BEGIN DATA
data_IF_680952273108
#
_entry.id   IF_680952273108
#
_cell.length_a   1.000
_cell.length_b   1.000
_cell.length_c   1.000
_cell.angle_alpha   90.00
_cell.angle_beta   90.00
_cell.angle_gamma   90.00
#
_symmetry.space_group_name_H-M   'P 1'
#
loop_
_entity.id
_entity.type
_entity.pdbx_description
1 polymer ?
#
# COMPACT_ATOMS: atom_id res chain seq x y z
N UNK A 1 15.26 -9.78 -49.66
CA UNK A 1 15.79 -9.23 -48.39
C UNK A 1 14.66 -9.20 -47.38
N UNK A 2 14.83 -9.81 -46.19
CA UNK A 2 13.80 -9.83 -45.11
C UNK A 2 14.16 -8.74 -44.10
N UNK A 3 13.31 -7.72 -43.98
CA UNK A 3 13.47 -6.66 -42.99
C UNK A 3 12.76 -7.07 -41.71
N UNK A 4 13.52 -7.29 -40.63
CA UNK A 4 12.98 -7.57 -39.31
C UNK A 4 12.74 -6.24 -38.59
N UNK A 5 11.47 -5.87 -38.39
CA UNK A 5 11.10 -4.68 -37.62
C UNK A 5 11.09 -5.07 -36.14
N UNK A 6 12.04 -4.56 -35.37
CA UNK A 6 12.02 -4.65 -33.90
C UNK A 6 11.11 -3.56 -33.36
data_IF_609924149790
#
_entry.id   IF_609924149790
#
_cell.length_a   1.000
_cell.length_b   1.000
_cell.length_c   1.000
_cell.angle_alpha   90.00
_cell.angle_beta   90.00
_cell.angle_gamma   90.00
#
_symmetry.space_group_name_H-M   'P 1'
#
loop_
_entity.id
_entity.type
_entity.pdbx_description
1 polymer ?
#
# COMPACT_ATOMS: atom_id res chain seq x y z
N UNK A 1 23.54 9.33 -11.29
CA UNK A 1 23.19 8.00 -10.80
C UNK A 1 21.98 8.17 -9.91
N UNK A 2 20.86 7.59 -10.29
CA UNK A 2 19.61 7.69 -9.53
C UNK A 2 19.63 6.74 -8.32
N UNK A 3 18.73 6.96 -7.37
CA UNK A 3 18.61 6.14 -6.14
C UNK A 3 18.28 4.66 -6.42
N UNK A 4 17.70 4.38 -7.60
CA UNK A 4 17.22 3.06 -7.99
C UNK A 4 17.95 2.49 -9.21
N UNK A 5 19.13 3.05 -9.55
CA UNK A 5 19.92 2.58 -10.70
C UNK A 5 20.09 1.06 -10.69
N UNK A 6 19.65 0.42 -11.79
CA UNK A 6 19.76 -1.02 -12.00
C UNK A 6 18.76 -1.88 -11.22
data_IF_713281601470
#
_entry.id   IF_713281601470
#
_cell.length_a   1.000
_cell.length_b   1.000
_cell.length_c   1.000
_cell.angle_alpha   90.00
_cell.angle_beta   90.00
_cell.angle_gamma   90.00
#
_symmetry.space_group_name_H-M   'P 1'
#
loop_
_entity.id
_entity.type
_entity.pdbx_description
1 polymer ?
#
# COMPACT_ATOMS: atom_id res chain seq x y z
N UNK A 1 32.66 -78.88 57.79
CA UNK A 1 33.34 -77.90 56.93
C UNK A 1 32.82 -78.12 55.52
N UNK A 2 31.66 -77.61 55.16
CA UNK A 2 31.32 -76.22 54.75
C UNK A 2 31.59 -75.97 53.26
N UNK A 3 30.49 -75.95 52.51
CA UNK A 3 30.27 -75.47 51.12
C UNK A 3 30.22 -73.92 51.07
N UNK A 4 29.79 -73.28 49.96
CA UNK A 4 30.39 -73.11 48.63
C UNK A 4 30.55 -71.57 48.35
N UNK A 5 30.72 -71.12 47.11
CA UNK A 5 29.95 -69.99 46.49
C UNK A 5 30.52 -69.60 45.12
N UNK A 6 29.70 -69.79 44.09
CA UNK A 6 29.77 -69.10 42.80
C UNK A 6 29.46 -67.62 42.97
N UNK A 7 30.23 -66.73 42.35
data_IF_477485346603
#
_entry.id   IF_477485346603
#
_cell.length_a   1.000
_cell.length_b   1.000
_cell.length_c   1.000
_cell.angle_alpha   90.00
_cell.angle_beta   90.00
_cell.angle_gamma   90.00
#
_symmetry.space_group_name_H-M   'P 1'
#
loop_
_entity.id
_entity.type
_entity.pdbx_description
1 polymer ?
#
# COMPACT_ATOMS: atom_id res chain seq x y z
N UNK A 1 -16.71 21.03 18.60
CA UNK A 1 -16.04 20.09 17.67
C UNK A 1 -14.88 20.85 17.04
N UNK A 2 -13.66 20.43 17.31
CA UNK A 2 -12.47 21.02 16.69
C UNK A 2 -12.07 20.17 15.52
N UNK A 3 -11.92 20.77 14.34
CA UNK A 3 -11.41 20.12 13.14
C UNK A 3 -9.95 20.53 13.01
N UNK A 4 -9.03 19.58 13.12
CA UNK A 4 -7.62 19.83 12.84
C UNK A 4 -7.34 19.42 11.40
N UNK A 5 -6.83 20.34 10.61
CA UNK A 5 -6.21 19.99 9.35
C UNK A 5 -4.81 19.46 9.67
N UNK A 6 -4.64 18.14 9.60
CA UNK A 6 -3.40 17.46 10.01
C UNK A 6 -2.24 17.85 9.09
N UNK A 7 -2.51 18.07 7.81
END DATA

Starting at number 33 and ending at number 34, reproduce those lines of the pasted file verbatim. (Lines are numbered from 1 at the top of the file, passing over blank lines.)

N UNK A 5 11.47 -5.87 -38.39
CA UNK A 5 11.10 -4.68 -37.62